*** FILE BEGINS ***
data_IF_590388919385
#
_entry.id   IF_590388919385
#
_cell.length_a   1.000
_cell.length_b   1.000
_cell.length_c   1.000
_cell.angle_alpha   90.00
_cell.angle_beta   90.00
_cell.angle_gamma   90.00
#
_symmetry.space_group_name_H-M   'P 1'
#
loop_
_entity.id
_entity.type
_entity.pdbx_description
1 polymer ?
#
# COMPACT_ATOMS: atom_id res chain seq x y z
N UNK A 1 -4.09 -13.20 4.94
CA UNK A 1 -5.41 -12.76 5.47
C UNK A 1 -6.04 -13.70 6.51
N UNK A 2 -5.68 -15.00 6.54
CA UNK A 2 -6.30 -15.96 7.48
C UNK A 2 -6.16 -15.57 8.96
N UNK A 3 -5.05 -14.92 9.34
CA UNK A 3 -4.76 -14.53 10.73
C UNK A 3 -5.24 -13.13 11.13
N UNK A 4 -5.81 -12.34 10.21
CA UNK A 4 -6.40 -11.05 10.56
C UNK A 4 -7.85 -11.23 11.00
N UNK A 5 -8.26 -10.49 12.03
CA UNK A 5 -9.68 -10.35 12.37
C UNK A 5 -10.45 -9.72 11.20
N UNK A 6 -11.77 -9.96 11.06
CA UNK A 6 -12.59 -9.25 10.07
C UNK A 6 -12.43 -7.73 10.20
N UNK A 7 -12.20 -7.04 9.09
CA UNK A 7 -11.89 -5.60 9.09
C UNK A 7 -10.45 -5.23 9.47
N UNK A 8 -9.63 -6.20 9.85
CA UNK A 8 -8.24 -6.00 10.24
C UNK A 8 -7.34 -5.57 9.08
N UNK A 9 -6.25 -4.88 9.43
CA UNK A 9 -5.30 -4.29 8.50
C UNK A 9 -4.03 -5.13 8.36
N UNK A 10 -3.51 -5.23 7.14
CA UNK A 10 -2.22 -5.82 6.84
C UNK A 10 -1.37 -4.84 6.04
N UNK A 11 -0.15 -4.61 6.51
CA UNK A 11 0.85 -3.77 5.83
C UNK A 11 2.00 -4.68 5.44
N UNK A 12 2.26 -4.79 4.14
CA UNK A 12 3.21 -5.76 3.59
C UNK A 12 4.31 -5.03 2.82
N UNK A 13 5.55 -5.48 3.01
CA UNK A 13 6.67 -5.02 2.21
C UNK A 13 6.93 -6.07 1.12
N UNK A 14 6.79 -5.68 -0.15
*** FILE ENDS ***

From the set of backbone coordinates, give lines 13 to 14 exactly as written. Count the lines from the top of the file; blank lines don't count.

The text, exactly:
#
loop_